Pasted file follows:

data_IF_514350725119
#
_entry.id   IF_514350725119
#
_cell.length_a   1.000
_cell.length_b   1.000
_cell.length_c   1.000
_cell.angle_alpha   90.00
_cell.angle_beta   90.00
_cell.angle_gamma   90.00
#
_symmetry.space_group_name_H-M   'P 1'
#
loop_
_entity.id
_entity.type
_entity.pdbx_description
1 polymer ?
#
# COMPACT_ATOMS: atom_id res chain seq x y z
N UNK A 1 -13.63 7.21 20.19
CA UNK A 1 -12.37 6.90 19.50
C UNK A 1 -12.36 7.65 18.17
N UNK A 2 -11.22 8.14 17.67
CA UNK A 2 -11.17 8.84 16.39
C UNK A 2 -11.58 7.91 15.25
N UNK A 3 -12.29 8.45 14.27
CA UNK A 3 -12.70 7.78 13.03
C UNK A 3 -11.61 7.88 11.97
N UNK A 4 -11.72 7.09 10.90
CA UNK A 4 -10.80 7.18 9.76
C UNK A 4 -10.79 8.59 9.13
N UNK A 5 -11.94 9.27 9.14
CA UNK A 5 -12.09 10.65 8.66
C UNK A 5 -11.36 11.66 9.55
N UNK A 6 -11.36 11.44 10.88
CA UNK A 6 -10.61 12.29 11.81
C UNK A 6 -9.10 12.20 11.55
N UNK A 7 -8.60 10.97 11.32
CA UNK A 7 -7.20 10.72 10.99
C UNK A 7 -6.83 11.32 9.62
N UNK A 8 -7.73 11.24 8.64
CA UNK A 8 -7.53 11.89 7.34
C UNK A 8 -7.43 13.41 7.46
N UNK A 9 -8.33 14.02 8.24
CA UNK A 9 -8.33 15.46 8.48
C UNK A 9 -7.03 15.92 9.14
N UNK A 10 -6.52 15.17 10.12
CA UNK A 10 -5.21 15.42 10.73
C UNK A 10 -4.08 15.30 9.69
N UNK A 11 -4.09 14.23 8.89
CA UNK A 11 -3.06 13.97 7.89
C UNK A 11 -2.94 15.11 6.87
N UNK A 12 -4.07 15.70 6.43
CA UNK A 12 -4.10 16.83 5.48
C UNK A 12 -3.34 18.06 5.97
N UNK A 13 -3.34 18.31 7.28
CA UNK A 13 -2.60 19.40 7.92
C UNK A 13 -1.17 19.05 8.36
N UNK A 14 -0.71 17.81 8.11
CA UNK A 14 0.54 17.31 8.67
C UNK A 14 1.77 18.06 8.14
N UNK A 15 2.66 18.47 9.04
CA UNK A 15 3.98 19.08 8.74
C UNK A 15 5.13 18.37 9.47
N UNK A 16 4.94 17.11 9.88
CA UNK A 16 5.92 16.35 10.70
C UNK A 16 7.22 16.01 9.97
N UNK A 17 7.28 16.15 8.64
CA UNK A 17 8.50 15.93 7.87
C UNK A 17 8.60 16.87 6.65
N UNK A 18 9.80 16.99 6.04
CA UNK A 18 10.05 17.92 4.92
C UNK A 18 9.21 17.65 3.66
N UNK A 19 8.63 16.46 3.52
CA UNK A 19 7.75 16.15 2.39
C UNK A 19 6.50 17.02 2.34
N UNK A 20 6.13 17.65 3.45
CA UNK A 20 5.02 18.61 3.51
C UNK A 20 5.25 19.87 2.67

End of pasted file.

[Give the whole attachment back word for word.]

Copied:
data_IF_514350725119
#
_entry.id   IF_514350725119
#
_cell.length_a   1.000
_cell.length_b   1.000
_cell.length_c   1.000
_cell.angle_alpha   90.00
_cell.angle_beta   90.00
_cell.angle_gamma   90.00
#
_symmetry.space_group_name_H-M   'P 1'
#
loop_
_entity.id
_entity.type
_entity.pdbx_description
1 polymer ?
#
# COMPACT_ATOMS: atom_id res chain seq x y z
N UNK A 1 -13.63 7.21 20.19
CA UNK A 1 -12.37 6.90 19.50
C UNK A 1 -12.36 7.65 18.17
N UNK A 2 -11.22 8.14 17.67
CA UNK A 2 -11.17 8.84 16.39
C UNK A 2 -11.58 7.91 15.25
N UNK A 3 -12.29 8.45 14.27
CA UNK A 3 -12.70 7.78 13.03
C UNK A 3 -11.61 7.88 11.97
N UNK A 4 -11.72 7.09 10.90
CA UNK A 4 -10.80 7.18 9.76
C UNK A 4 -10.79 8.59 9.13
N UNK A 5 -11.94 9.27 9.14
CA UNK A 5 -12.09 10.65 8.66
C UNK A 5 -11.36 11.66 9.55
N UNK A 6 -11.36 11.44 10.88
CA UNK A 6 -10.61 12.29 11.81
C UNK A 6 -9.10 12.20 11.55
N UNK A 7 -8.60 10.97 11.32
CA UNK A 7 -7.20 10.72 10.99
C UNK A 7 -6.83 11.32 9.62
N UNK A 8 -7.73 11.24 8.64
CA UNK A 8 -7.53 11.89 7.34
C UNK A 8 -7.43 13.41 7.46
N UNK A 9 -8.33 14.02 8.24
CA UNK A 9 -8.33 15.46 8.48
C UNK A 9 -7.03 15.92 9.14
N UNK A 10 -6.52 15.17 10.12
CA UNK A 10 -5.21 15.42 10.73
C UNK A 10 -4.08 15.30 9.69
N UNK A 11 -4.09 14.23 8.89
CA UNK A 11 -3.06 13.97 7.89
C UNK A 11 -2.94 15.11 6.87
N UNK A 12 -4.07 15.70 6.43
CA UNK A 12 -4.10 16.83 5.48
C UNK A 12 -3.34 18.06 5.97
N UNK A 13 -3.34 18.31 7.28
CA UNK A 13 -2.60 19.40 7.92
C UNK A 13 -1.17 19.05 8.36
N UNK A 14 -0.71 17.81 8.11
CA UNK A 14 0.54 17.31 8.67
C UNK A 14 1.77 18.06 8.14
N UNK A 15 2.66 18.47 9.04
CA UNK A 15 3.98 19.08 8.74
C UNK A 15 5.13 18.37 9.47
N UNK A 16 4.94 17.11 9.88
CA UNK A 16 5.92 16.35 10.70
C UNK A 16 7.22 16.01 9.97
N UNK A 17 7.28 16.15 8.64
CA UNK A 17 8.50 15.93 7.87
C UNK A 17 8.60 16.87 6.65
N UNK A 18 9.80 16.99 6.04
CA UNK A 18 10.05 17.92 4.92
C UNK A 18 9.21 17.65 3.66
N UNK A 19 8.63 16.46 3.52
CA UNK A 19 7.75 16.15 2.39
C UNK A 19 6.50 17.02 2.34
N UNK A 20 6.13 17.65 3.45
CA UNK A 20 5.02 18.61 3.51
C UNK A 20 5.25 19.87 2.67